That Chapter 11 MBTE case got me thinking -- if the company wins its suit, is there a limit to the decision's reach? For example, if a country legalized cocaine, could a company legally manufacturing it in that country stop U.S. drug laws that would impede its business? Short of a provision in the agreement that excludes drugs from the terms of Chapter 11, I'm not sure why such a result wouldn't be consistent.

Aaron: ianal, etc., but I would think that the answer is 'no'. In most of the cases cited in the post, what's at issue is a (supposed) 'expropriation' of property, interpreted as a change in existing law whose effect is to reduce the value of someone's property, or deprive them of business. Cocaine laws are already on the books, so there would be no such change.

The UPS suit is different, but I think that in that case the argument is not that, by having a public delivery service, Canada is expropriating UPS' potential future profits, but that it is essentially subsidizing a competitor in a way that NAFTA forbids. (And, normally, for good reason: free trade agreements are supposed to allow everyone to compete fairly, and that doesn't happen when one government shovels cash at its firms to allow them to undercut their competitors' prices.)

Since, as far as cocaine goes, we are neither changing the law to "expropriate" property nor subsidizing a competitor to the Cali cartel, I don't think Chapter 11 would apply. But it's still completely vile, since it implies that whenever any town, state, or country acts to ban some substance on the grounds that it is (say) a public health hazard or an environmental toxin, or bans or restricts some type of activity on the grounds that it is dangerous or destructive, it can be sued for the amount of lost profits, and that suit will be decided by an unaccountable and secret tribunal.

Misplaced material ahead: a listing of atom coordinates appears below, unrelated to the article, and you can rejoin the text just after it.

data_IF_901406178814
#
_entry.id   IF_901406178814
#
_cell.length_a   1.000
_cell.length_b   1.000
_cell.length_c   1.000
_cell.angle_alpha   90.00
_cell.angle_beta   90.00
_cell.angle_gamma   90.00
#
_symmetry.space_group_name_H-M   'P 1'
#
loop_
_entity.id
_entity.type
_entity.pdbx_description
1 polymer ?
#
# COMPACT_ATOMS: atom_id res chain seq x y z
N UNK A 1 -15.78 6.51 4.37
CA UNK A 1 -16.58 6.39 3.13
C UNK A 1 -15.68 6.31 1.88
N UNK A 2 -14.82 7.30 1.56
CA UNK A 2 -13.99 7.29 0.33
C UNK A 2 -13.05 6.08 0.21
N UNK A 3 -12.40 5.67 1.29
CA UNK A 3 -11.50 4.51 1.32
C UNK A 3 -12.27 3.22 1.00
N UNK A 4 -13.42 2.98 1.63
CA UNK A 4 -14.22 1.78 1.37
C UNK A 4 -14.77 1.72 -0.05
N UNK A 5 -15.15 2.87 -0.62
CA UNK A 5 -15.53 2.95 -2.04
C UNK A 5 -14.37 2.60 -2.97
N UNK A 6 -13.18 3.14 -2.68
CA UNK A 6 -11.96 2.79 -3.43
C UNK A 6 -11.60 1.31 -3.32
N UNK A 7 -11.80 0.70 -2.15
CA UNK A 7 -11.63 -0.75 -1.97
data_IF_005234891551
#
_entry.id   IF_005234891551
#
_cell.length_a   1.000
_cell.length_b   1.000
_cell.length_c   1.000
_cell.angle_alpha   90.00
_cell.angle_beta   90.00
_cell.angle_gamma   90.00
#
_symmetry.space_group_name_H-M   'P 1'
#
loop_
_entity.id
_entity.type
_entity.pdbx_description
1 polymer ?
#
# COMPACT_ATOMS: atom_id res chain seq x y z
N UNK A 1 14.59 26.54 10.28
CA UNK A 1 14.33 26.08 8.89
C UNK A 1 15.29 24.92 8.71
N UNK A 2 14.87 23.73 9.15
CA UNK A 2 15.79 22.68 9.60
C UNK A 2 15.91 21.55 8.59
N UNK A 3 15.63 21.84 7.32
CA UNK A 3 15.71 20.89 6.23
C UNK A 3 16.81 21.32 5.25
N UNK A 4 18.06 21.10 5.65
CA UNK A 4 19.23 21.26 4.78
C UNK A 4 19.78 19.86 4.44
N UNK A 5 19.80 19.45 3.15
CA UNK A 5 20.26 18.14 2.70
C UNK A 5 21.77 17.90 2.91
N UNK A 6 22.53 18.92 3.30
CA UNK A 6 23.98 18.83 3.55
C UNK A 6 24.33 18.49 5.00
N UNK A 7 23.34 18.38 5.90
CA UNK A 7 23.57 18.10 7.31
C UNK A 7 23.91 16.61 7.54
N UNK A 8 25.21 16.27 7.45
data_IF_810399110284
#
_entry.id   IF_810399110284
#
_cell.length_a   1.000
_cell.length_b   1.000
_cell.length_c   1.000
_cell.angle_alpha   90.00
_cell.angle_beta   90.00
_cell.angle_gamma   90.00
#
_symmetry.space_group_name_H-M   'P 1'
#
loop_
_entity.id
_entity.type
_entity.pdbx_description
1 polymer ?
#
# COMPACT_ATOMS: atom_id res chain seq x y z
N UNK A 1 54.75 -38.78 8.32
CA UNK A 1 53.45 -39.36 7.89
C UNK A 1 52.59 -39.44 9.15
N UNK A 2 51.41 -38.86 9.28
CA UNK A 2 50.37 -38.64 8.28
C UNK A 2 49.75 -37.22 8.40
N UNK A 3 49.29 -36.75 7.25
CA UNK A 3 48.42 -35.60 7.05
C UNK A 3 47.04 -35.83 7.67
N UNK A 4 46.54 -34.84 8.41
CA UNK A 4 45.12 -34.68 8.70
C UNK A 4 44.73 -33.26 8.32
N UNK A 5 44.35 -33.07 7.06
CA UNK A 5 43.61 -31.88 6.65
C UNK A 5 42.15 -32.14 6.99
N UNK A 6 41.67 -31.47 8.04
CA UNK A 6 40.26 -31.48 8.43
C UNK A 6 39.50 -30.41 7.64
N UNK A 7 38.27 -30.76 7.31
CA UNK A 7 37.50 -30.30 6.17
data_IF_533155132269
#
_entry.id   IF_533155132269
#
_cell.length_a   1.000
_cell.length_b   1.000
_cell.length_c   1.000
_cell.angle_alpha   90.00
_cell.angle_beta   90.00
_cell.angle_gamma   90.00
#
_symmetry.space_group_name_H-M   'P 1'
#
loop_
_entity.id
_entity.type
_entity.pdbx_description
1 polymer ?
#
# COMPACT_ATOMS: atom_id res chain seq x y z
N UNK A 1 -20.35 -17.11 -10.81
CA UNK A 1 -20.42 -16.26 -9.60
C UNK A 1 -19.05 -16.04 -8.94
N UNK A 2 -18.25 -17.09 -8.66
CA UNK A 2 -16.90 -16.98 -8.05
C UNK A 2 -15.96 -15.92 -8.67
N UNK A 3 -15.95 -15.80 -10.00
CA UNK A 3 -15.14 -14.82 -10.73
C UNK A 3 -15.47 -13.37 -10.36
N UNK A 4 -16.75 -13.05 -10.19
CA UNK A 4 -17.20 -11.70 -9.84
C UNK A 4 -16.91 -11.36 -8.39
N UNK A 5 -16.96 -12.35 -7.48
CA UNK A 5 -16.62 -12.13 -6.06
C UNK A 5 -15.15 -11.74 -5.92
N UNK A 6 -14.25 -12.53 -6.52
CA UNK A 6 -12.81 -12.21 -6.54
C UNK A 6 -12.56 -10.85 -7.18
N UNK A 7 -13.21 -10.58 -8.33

One other point I forgot to mention in the original post: as I understand it, in the Methanex suit (over the MTBE ban), the Federal government was sued over California's law, and thus California had no legal standing to defend or explain its own law.

Presumably no one is saying that only a minority of people in society benefit from the overall net positive effect, right? Or do I have that wrong?

As Frank points out, there are people saying that, though I think they tend to be opponents of free trade. As for supporters, The general tone is that the majority do benefit, but this is not really explicit. The costs are thought to be borne by more or less identifiable groups, while the benefits are diffuse, so on that premise it is a reasonable supposition that there are more beneficiaries than victims.

"The costs are thought to be borne by more or less identifiable groups, while the benefits are diffuse, so on that premise it is a reasonable supposition that there are more beneficiaries than victims."

And since it probably isn't obvious, I'd find it invaluable to see the best possible data on how the benefits are distributed, in the relevant countries, each time a new trade agreement is brought forward.

Can anyone give a justification for why the tribunals that hear free trade suits shouldn't be fairly completely open and transparent (usual exemptions for trade secrets and the like applying)?

I learn from National Review this:

Also striving mightily to scuttle CAFTA is the domestic sugar industry, which employs only about 52,000 people and accounts for roughly one percent of U.S. farm revenue, but wields political influence grossly disproportionate to its size. For years, it has won federal price supports from Congress, with the result that sugar in the U.S. is three times the average world price. The burden of such dirigisme is borne not only by consumers, but also by the sugar-refining and candy industries, which have lost thousands of jobs over the past decade as a result of the high prices they must pay for production inputs.

CAFTA is, in fact, embarrassingly deferential to the sugar lobby. It would increase sugar imports by only one percent in its first year. After 15 years, that number would rise to a staggering 1.4 percent.

Well. That certainly would be a radical improvement. But just to be clear on the crucial arguments:
For the U.S. to reject CAFTA would only strengthen the hand of would-be despots.
If NR says it, it must be true!